The employment of low thermal expansion metal and glass prevents fiber movement at the lens-fiber interface. While acrylic growth of the lens still occurs, the lens-fiber interface remains constant, thus providing increased stability during temperature extremes.
FIG. 1 is an exploded, perspective view of a lens-connector assembly; and
FIG. 2 is an elevational, sectional view of a lens-connector assembly with an optical fiber in place.
For a better understanding of the present invention, together with other and further objects, advantages and capabilities thereof, reference is made to the following disclosure and appended claims taken in conjunction with the above-described drawings.
Referring now to the drawings with greater particularity, there is shown in FIG. 1 an optical fiber lens-connector assembly 10 which comprises a lens body 12 and a connector 14. The lens body 12 is molded of optical quality plastic and can be of a design silimar to, and molded from the materials employed, with that shown in U.S. Pat. No. 4,421,383.
Body 12 has a head end 16 which includes a recessed lens 18 formed therein, and a tail end 20 of substantially cylindrical configuration. The tail end 20 contains an axial cavity 22 (FIG. 2) which contains an elastomeric fiber holder 24, which can be similar in principle to the elastomeric splices described in U.S. Pat. Nos. 4,257,674 or 4,325,607. A shoulder 26 is provided intermediate the head end 16 and the tail end 20 and projects radially outward from the lens body 12.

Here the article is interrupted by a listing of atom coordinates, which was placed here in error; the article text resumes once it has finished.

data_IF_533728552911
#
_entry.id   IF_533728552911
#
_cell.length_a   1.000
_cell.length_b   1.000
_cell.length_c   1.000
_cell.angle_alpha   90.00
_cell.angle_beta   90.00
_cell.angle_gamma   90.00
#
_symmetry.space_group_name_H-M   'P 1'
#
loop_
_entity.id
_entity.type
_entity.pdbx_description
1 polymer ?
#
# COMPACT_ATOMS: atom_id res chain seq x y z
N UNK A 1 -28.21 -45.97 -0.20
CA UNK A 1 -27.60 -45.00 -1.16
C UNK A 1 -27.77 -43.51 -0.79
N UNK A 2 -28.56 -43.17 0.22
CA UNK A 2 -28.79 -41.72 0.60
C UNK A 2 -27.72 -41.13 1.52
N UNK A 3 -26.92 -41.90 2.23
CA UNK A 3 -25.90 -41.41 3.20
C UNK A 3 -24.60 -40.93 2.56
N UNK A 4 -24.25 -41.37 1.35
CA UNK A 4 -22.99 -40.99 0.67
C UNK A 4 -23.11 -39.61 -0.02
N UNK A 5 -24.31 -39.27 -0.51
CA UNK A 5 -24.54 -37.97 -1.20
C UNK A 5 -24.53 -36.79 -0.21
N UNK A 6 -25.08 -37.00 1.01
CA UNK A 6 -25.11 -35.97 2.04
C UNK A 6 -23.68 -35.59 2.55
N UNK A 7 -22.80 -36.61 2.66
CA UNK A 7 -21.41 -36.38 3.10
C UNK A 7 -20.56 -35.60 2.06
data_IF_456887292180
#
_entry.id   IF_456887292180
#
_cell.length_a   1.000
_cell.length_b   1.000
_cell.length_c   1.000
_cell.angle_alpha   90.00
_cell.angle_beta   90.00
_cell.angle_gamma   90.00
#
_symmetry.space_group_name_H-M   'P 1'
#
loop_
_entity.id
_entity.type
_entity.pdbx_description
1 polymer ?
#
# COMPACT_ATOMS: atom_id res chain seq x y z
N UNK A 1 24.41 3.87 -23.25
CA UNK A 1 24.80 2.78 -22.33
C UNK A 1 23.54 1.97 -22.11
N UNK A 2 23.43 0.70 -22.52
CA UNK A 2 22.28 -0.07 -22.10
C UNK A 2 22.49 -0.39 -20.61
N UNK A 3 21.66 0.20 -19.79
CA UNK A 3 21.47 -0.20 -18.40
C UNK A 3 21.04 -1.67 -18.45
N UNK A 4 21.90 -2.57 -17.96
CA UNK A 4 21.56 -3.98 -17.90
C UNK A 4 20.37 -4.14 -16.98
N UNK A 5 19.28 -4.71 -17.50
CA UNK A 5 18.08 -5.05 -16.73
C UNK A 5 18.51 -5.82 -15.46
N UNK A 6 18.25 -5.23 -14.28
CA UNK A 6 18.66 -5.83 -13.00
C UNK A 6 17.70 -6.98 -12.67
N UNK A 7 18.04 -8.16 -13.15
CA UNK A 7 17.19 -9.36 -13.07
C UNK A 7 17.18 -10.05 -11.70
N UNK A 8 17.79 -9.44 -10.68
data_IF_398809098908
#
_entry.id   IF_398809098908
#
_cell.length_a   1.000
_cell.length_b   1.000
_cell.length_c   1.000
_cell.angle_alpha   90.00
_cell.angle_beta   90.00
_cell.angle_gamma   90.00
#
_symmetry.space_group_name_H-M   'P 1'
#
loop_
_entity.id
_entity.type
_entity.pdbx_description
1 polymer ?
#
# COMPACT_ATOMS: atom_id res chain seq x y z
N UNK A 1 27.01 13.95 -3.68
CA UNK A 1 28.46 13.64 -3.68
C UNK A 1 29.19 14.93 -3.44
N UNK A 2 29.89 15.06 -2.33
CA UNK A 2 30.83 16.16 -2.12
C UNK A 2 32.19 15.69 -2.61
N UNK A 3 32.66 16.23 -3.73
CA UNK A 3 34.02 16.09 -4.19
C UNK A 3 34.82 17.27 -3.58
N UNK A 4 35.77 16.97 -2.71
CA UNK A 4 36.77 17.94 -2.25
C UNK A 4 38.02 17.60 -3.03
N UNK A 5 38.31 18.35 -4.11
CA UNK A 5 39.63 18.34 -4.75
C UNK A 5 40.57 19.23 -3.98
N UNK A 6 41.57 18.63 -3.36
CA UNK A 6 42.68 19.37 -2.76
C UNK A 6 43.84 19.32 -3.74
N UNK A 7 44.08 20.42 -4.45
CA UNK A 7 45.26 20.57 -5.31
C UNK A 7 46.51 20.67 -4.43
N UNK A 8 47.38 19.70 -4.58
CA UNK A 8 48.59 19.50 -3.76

The connector 14 comprises a generally cylindrical body 28 having a longitudinal axis. The body 28 is formed of a metallic material having a low thermal expansion coefficient; i.e., a material having a thermal expansion coefficient of about 1.66×10-6 /° C., between the temperature of 17° C. to 100° C. A suitable material is INVAR, an alloy comprised of 36% nickel, 0.35% manganese, with the balance iron.
Connector body 28 has a first end 30, a second end 32 and an intermediate portion 34 therebetween. The first end 30 has a longitudinal cavity 36 therein which has a given diameter sized to fittingly receive tail end 20 of lens body 12.
The intermediate portion 34 has a longitudinal cavity 38 therein which has a diameter less than the diameter of cavity 36 which receives a borosilicate glass tube 40 having a longitudinal aperture 42 therethrough. The aperture 42 is sized to receive an optical fiber 44 and can typically have a diameter of 0.0055 inches.
The borosilicate glass tube 40 can have a composition of SiO2, 81%; Al2 O3, 2%; B2 O3, 13%; Na2 O, 4%, and a thermal expansion coefficient substantially matching that of connector body 28. Tube 40 is preferably bonded to connector body 28 by means of an ultraviolet sensitive adhesive, such as American Chemical & Engineering, Co., Lightweld 602.
The connector 14 is bonded to lens body 12 by the same adhesive to form the assembly 10.
When assembly 10 is completed, an optical fiber 44 is inserted through the aperture 42 in glass tube 40 (via conical portion 46), through the elastomeric fiber holder 24 (via conical portion 48) until it abuts the functional surface 50 formed in lens body 12. The optical fiber 44 is secured in place by an ultraviolet sensitive adhesive. The adhesive is applied via conical portion 46 and is drawn in around the fiber by capillary action. The light thruput is then optimized and the adhesive solidified by exposure to an ultraviolet source.